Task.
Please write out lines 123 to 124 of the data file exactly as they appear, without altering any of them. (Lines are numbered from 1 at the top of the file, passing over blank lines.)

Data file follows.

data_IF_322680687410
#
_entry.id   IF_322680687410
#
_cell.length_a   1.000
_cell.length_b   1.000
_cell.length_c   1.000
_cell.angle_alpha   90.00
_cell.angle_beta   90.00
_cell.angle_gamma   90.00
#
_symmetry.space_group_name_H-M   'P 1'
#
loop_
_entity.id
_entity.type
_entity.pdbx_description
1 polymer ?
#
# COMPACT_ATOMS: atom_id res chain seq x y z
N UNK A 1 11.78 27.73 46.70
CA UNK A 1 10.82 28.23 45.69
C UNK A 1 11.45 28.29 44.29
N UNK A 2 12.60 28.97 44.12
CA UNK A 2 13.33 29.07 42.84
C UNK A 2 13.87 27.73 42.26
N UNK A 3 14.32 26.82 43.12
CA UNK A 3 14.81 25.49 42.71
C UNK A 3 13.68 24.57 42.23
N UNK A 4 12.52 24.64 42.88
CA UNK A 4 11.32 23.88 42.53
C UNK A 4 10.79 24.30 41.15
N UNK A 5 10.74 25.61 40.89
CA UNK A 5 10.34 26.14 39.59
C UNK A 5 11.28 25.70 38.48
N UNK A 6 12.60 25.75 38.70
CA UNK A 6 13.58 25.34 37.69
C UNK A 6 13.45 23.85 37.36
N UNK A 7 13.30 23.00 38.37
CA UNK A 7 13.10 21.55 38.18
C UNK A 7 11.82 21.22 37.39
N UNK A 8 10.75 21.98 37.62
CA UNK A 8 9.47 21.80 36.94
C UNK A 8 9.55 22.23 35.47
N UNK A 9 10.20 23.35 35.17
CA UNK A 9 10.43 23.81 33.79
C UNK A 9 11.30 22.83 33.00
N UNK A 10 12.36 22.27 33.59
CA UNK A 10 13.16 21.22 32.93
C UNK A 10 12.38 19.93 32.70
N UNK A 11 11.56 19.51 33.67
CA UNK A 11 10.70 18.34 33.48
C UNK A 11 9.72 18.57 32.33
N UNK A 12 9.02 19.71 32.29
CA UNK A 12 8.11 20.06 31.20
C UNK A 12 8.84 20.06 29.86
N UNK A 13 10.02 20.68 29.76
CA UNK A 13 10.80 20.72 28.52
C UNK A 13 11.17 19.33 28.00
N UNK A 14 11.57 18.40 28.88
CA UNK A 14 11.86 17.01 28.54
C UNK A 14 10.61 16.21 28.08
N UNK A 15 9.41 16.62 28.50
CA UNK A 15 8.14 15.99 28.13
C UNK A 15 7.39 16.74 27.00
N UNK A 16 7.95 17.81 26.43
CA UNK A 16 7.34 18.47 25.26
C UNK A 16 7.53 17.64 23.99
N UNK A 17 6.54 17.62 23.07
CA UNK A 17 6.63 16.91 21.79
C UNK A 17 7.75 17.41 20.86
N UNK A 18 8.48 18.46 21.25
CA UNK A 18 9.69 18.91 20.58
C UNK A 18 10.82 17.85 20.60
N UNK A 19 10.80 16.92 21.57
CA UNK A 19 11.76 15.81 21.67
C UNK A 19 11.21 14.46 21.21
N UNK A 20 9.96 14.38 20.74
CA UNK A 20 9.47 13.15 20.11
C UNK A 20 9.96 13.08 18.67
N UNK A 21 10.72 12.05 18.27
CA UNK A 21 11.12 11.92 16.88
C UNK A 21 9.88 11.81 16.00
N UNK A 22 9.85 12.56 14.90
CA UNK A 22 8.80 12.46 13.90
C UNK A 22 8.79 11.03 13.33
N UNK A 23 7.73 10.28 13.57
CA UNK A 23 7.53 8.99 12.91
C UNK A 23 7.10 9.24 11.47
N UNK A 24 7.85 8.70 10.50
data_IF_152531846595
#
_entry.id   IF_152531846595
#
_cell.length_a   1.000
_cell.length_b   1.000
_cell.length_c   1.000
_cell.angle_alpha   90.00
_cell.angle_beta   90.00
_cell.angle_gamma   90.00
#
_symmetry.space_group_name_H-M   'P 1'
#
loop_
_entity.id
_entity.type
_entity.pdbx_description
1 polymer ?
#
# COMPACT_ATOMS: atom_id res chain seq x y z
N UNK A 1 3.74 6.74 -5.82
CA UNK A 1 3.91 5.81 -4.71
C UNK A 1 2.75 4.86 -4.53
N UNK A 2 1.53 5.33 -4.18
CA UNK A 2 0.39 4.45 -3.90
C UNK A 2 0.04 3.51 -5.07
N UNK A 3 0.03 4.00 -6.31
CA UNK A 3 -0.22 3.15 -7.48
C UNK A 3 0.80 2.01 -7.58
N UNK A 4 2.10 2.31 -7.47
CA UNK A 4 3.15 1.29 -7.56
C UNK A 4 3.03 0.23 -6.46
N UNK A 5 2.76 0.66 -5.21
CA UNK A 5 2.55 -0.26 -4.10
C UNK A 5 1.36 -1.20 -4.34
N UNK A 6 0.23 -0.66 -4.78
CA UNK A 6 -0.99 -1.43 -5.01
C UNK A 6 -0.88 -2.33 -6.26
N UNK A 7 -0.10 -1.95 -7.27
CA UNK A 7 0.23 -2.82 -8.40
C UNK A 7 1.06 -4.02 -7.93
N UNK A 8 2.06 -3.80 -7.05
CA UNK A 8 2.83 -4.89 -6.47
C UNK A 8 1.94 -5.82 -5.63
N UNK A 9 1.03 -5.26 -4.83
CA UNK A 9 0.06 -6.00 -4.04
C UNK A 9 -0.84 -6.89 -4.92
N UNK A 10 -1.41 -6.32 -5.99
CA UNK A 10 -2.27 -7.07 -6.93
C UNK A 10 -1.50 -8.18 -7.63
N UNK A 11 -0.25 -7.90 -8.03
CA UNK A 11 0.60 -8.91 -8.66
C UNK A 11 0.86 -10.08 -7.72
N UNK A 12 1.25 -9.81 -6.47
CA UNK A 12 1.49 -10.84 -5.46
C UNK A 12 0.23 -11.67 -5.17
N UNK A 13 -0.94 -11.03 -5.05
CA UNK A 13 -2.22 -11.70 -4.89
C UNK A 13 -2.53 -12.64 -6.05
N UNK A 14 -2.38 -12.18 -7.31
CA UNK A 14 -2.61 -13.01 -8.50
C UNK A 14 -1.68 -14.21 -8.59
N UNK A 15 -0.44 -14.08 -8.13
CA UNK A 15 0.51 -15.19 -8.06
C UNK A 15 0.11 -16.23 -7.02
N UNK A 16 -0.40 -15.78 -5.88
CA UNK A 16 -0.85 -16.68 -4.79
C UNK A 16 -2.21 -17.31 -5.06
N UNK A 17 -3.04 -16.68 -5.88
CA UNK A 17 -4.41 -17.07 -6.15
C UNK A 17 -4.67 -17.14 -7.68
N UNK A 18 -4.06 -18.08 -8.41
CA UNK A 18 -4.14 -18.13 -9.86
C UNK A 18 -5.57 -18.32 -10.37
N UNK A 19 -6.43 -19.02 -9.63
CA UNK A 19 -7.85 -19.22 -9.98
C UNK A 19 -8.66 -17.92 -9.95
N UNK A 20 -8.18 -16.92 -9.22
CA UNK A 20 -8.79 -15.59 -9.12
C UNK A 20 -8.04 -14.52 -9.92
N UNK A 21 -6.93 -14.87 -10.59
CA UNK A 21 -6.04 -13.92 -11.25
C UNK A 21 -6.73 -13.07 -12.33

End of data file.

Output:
N UNK A 5 2.76 0.66 -5.21
CA UNK A 5 2.55 -0.26 -4.10